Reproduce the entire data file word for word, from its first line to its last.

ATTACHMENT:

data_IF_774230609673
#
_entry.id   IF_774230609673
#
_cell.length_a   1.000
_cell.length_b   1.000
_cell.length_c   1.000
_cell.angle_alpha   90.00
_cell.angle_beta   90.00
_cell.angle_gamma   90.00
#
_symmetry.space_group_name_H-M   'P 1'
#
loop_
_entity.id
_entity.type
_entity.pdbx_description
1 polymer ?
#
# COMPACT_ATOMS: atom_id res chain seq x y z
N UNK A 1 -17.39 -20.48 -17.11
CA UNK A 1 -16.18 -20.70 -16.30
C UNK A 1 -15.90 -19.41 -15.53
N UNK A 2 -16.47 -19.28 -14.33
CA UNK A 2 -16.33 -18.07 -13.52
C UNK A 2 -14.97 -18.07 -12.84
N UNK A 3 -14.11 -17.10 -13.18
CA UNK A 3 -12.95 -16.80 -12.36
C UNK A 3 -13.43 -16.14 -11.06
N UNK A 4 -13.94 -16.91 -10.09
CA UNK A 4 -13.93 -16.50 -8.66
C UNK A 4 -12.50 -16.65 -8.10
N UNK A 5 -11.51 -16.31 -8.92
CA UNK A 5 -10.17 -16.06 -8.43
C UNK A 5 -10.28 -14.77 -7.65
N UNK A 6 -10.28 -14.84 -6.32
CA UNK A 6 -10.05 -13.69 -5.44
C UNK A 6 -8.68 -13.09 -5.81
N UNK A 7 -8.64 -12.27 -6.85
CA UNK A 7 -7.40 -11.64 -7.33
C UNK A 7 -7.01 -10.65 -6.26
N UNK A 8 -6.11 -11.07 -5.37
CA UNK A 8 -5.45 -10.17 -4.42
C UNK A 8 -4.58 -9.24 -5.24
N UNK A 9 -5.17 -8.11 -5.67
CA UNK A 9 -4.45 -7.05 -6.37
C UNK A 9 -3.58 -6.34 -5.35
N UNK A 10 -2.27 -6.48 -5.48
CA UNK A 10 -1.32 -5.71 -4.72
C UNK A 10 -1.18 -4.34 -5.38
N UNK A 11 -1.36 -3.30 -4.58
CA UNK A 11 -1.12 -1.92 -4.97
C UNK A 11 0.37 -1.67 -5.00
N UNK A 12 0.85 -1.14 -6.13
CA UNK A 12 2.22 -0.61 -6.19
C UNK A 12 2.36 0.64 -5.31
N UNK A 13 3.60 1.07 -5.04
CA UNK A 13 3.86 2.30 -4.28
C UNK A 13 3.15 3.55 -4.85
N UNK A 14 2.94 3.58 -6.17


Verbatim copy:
data_IF_774230609673
#
_entry.id   IF_774230609673
#
_cell.length_a   1.000
_cell.length_b   1.000
_cell.length_c   1.000
_cell.angle_alpha   90.00
_cell.angle_beta   90.00
_cell.angle_gamma   90.00
#
_symmetry.space_group_name_H-M   'P 1'
#
loop_
_entity.id
_entity.type
_entity.pdbx_description
1 polymer ?
#
# COMPACT_ATOMS: atom_id res chain seq x y z
N UNK A 1 -17.39 -20.48 -17.11
CA UNK A 1 -16.18 -20.70 -16.30
C UNK A 1 -15.90 -19.41 -15.53
N UNK A 2 -16.47 -19.28 -14.33
CA UNK A 2 -16.33 -18.07 -13.52
C UNK A 2 -14.97 -18.07 -12.84
N UNK A 3 -14.11 -17.10 -13.18
CA UNK A 3 -12.95 -16.80 -12.36
C UNK A 3 -13.43 -16.14 -11.06
N UNK A 4 -13.94 -16.91 -10.09
CA UNK A 4 -13.93 -16.50 -8.66
C UNK A 4 -12.50 -16.65 -8.10
N UNK A 5 -11.51 -16.31 -8.92
CA UNK A 5 -10.17 -16.06 -8.43
C UNK A 5 -10.28 -14.77 -7.65
N UNK A 6 -10.28 -14.84 -6.32
CA UNK A 6 -10.05 -13.69 -5.44
C UNK A 6 -8.68 -13.09 -5.81
N UNK A 7 -8.64 -12.27 -6.85
CA UNK A 7 -7.40 -11.64 -7.33
C UNK A 7 -7.01 -10.65 -6.26
N UNK A 8 -6.11 -11.07 -5.37
CA UNK A 8 -5.45 -10.17 -4.42
C UNK A 8 -4.58 -9.24 -5.24
N UNK A 9 -5.17 -8.11 -5.67
CA UNK A 9 -4.45 -7.05 -6.37
C UNK A 9 -3.58 -6.34 -5.35
N UNK A 10 -2.27 -6.48 -5.48
CA UNK A 10 -1.32 -5.71 -4.72
C UNK A 10 -1.18 -4.34 -5.38
N UNK A 11 -1.36 -3.30 -4.58
CA UNK A 11 -1.12 -1.92 -4.97
C UNK A 11 0.37 -1.67 -5.00
N UNK A 12 0.85 -1.14 -6.13
CA UNK A 12 2.22 -0.61 -6.19
C UNK A 12 2.36 0.64 -5.31
N UNK A 13 3.60 1.07 -5.04
CA UNK A 13 3.86 2.30 -4.28
C UNK A 13 3.15 3.55 -4.85
N UNK A 14 2.94 3.58 -6.17